Which only goes to show that Christianity has an ambiguous relationship with literature. As revelation and transcendence, it claims to break with the entire literary heritage that preceded it in order to put forward a radically different Word, drawing its authority exclusively from God. Yet as incarnation, it has no choice but to make do with existing forms of language and thought, on which poetry and literature have left their nearly irreducible mark. Furthermore, Christianity’s historic triumph as the recognized religion of the Roman empire aggravated the internal rift by adding an unprecedented political complication: the new religion’s official status required it to take on the empire’s cultural heritage, which was marked by centuries of paganism, while at the same time, a specifically Christian culture and literature developed over the generations that became increasingly fit to rival pagan letters and, eventually, replace them.39 In short, what took place in Christianity’s complicated relationship with literature was nothing less than the repetition on a smaller scale of the drama (or mystery, if you prefer) of its historical existence: its survival and triumph came at the cost of its initial radicalness. The advent of holy ignorance was proclaimed, and what came along was the Catholic novelist: here we have a crude summary of two thousand years of Christian cultural history.

MANY WERE THE VOICES among the church fathers to rise up in favor of literature. In 397, Saint Jerome recommends that pagan literature should be treated like a captive woman whom one has taken for a wife after having removed all the hair from her head and body, following the elegant recommendations of the book of Deuteronomy, that is to say, after having rid her of any idolatry, error, or lust. He goes on to list the authors of the new Christian literature, of whom there were already many: by this time, there were enough to fill a library, which Jesus himself would have been surprised to see.40 As for Augustine of Hippo, he suggests that one should deal with literature in the manner of the Hebrews who fled from Egypt and took all of its riches with them—to put them to better use, of course.41 In the Greek world, Basil of Caesarea wrote a work entitled Address to Young Men on the Right Use of Greek Literature. Everywhere one looks, these good fathers and doctors of the church are trying to save ancient and pagan literature and poetry, making compromises with the original radicalness of the evangelical message.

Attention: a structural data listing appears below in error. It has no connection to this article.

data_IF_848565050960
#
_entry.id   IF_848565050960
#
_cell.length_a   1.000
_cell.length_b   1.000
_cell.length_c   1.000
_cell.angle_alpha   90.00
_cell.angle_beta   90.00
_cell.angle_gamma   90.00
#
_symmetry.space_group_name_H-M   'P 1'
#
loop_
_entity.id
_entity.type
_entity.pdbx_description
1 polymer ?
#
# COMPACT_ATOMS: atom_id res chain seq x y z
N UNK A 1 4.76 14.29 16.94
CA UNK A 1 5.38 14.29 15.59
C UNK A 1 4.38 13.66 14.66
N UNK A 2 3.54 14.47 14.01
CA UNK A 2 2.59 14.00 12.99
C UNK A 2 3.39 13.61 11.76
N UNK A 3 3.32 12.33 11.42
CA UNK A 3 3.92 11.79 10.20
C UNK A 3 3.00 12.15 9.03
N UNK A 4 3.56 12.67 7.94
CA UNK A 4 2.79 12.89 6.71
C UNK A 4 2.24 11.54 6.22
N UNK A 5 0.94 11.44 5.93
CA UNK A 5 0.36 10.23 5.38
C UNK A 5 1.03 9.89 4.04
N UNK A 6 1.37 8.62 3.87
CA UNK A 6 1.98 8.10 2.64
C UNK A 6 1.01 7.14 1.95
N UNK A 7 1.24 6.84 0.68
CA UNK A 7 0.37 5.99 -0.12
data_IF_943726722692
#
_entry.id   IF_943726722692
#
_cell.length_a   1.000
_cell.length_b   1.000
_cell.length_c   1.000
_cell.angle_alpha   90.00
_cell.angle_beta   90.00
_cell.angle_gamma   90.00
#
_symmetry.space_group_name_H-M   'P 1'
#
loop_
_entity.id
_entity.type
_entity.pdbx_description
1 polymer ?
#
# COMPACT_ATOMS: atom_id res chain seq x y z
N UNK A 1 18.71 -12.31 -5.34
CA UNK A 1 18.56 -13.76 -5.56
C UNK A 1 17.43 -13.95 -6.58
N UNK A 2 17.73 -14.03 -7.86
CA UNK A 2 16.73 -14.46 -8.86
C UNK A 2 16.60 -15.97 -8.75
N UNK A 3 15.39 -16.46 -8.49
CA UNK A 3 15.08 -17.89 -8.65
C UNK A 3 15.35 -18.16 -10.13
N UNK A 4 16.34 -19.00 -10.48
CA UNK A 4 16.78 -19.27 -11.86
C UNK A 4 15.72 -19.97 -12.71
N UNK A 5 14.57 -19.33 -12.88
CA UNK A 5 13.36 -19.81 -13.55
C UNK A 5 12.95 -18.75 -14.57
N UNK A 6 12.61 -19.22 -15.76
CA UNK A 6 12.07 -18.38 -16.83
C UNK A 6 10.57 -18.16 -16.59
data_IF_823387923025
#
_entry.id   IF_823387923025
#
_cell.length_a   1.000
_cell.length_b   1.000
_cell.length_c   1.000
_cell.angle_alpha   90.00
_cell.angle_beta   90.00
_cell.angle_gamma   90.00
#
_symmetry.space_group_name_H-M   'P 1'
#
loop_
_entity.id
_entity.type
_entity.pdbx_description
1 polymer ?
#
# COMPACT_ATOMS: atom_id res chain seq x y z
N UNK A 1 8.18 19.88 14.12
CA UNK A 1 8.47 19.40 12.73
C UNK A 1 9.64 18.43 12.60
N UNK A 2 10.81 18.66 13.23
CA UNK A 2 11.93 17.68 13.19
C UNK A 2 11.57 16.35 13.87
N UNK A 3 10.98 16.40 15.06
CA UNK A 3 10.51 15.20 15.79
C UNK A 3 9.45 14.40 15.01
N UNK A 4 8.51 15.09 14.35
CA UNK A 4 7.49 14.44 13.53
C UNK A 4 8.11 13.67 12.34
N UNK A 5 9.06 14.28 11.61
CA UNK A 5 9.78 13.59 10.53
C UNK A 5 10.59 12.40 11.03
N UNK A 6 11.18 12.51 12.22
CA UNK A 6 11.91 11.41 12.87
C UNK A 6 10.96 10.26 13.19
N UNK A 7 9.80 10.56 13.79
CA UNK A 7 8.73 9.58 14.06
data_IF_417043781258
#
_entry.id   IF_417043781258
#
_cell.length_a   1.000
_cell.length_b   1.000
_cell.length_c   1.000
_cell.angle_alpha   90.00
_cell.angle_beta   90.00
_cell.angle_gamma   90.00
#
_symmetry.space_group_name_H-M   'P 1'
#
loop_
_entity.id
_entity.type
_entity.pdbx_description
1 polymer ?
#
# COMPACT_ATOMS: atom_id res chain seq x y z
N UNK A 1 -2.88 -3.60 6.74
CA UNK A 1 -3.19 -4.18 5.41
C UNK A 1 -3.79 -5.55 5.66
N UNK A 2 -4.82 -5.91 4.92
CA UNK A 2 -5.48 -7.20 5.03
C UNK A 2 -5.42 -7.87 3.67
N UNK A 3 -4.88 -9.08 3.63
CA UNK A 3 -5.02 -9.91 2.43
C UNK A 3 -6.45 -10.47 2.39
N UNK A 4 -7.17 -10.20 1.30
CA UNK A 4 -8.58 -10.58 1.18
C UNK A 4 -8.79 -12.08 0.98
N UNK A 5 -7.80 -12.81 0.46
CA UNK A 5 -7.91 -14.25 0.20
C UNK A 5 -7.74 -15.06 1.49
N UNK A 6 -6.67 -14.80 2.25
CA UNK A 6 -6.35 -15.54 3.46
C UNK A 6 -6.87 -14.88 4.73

Such unanimity seems somewhat suspect. Isn’t it odd to find such eagerness to save something that should logically have been vigorously condemned? Let me venture a hypothesis: perhaps these texts represent only the visible part of the iceberg, the part that rose to the surface from an internal church debate about whether or not literature should be saved. The arguments in favor remained, and those against perforce disappeared: since anti-literature had lost the battle, accounts of it were neither preserved nor passed down, but simply tossed onto the trash heap of history. After all, those in the anti-literature camp were as a matter of principle less verbose than their opponents: while the former were loath to express their hatred in fine texts worthy of being copied by the monks of the Middle Ages, the defenders of poetry went down in history thanks to their beautiful words. If it is true that the opponents of literature chose not to leave a written record, this would explain why the dust of oblivion has settled over the Christian battlefield of literature versus anti-literature.

What remains of it, however, is still enough to fully gauge the violence of the conflict and the force of the arguments used. Here, one should quote the entire chapter of Isidore of Seville’s Sentences devoted to the “books of the pagans,” which condemns those “who took more pleasure in pondering the words of the pagans, due to the exaggerations and embellishments of their speech, than Holy Scripture, with its language full of humility”:

If externally the words of the pagans shine with the brilliance of eloquence, they remain empty of wisdom and virtue internally, while the sacred words, which externally display such careless language, are internally resplendent with the wisdom of the mysteries. This is why, as the Apostle also says, we carry this treasure in earthen vessels.42

Isidore sets up an opposition between beauty and virtue. Since one can have one or the other but never the two together, the second must obviously be preferred—hence the condemnation of literature, defined as vain ornament: “In reading, it is not words which must be loved, but truth.”43 But do not be misled: the opposition is purely tactical. It only serves to justify the aesthetic guilty conscience of a Christian man of letters of the sixth and seventh centuries like Saint Isidore, who was torn between the formal sophistication of pagan literature and the (supposedly) raw quality of Holy Scripture.

A simple, direct solution to this internal tension would have been to repudiate the pagan texts, because they were pagan, and replace them with the Christian texts, because they were Christian. After all, if one believes in the Gospel, why continue to concern oneself with any manifestation of paganism? All that should matter is the truth expressed by the texts, and the rest would count for nothing.